The Diverging Roads of Artificial Intelligence

Artificial Intelligence

time to read 5 MIN READ
The Diverging Roads of Artificial Intelligence

Two roads diverged in a wood, and I—
I took the one less traveled by,
And that has made all the difference.

That is the closing three lines of The Road Not Taken by Robert Frost. It may be one of the more recognizable poems in American literature. At least one that isn’t also a nursery rhyme or song. But if you only look at the last three lines, you miss the contemplation the speaker has in choosing which road upon which to travel.

The full poem is actually this: (Don’t worry. It’s short.)

Two roads diverged in a yellow wood,
And sorry I could not travel both
And be one traveler, long I stood
And looked down one as far as I could
To where it bent in the undergrowth; 

Then took the other, as just as fair,
And having perhaps the better claim,
Because it was grassy and wanted wear;
Though as for that the passing there
Had worn them really about the same,

And both that morning equally lay
In leaves no step had trodden black.
Oh, I kept the first for another day!
Yet knowing how way leads on to way,
I doubted if I should ever come back.

I shall be telling this with a sigh
Somewhere ages and ages hence:
Two roads diverged in a wood, and I—
I took the one less traveled by,
And that has made all the difference.

The choice is a conundrum to the speaker. It’s really a poem about decision-making. You can interpret it a number of ways. Most people focus on the last three lines and think the poem tells you to think for yourself. Choose your own path. Don’t follow the crowd.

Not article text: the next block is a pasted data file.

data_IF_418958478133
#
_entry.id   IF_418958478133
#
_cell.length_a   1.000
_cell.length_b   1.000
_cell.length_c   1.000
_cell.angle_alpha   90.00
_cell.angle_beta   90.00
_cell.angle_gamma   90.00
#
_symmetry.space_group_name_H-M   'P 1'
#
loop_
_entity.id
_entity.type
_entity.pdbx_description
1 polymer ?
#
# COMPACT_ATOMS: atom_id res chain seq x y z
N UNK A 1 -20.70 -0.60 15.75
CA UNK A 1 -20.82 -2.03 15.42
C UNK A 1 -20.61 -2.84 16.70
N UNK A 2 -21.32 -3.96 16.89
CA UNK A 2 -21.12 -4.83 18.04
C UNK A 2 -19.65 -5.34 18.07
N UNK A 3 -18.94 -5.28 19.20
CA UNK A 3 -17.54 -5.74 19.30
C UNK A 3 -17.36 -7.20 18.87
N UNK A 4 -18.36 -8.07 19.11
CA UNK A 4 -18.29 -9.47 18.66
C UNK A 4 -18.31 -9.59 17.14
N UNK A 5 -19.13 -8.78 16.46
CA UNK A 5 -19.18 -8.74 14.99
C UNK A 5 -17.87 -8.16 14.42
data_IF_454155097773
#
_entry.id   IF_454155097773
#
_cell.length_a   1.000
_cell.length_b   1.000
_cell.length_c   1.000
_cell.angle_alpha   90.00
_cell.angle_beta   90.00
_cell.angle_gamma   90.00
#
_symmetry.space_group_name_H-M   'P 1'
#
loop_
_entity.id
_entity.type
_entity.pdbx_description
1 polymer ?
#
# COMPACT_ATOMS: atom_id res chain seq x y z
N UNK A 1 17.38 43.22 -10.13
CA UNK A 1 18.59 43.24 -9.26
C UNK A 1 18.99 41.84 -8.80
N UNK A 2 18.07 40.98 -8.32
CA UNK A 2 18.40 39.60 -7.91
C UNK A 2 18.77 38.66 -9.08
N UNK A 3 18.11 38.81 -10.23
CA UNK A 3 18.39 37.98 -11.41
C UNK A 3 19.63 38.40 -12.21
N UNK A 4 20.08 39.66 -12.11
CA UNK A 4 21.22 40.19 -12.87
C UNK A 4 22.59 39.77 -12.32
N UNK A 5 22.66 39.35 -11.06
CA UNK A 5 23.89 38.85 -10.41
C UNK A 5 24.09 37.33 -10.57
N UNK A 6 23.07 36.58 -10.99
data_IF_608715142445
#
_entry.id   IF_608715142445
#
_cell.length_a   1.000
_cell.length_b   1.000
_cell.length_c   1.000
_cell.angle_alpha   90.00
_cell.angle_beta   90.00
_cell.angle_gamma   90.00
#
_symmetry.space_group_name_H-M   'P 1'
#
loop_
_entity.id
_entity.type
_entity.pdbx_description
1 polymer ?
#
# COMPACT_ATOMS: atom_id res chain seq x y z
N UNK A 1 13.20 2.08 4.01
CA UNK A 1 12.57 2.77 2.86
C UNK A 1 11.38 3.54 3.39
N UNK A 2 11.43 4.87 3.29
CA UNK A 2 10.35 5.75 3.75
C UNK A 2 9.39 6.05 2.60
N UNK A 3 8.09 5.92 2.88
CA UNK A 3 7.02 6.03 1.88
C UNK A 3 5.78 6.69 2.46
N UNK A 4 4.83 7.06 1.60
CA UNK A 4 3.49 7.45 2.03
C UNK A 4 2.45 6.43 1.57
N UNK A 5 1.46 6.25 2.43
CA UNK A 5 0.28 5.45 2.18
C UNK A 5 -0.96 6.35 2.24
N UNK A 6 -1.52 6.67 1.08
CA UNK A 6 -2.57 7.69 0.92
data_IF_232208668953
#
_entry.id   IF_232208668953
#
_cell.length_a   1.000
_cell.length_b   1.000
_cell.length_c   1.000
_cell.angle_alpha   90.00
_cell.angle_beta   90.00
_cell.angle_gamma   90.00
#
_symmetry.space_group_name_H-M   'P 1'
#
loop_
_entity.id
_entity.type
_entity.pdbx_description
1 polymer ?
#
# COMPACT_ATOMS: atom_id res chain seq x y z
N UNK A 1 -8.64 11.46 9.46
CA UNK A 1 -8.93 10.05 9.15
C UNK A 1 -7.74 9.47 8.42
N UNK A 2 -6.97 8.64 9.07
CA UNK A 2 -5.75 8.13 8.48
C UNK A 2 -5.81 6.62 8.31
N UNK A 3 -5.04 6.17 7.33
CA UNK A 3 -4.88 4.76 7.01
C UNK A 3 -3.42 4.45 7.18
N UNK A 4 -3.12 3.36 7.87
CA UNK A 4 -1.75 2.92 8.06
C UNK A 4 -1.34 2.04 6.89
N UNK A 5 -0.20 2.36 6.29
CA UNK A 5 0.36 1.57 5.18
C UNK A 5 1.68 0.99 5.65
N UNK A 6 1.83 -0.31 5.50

But the narrator says the other path is just as fair. They lay equally. He wants to keep the one for another day, but laments he may not come back. He’ll be telling his choice with a sign.

Some decisions we make as brand marketers are like this. We know either path is probably fine, and perhaps we want to follow both, but can’t for reasons of resources or other insights or inputs. 

But there are some marketing decisions we make that are more clear than others. The path less traveled is not often the one chosen. Others have gone down the first path and succeeded, so we follow conventional wisdom and ignore the road less traveled. When the outcome is money or revenue or growth and not the environmental pleasantries of a walk in the woods, the road less traveled is only traveled by fools.

Until it’s not and we become the fools for following.

The Two Roads of AI

I pondered Robert Frost’s poem last week as I plowed through this month’s version of the road more traveled. Thanks to the recent explosion of free experimentation with AI through ChatGPT and other sources, my inboxes have become overrun with AI spam.

This is not unlike other spam … unsolicited, unwanted and often unpleasant interruptions of our attention. But now that a computer can generate the prose in the time it takes a hummingbird to blink, and at literally zero cost to companies that wish to scale their outbound, cold-email activities, the road is becoming far too traveled.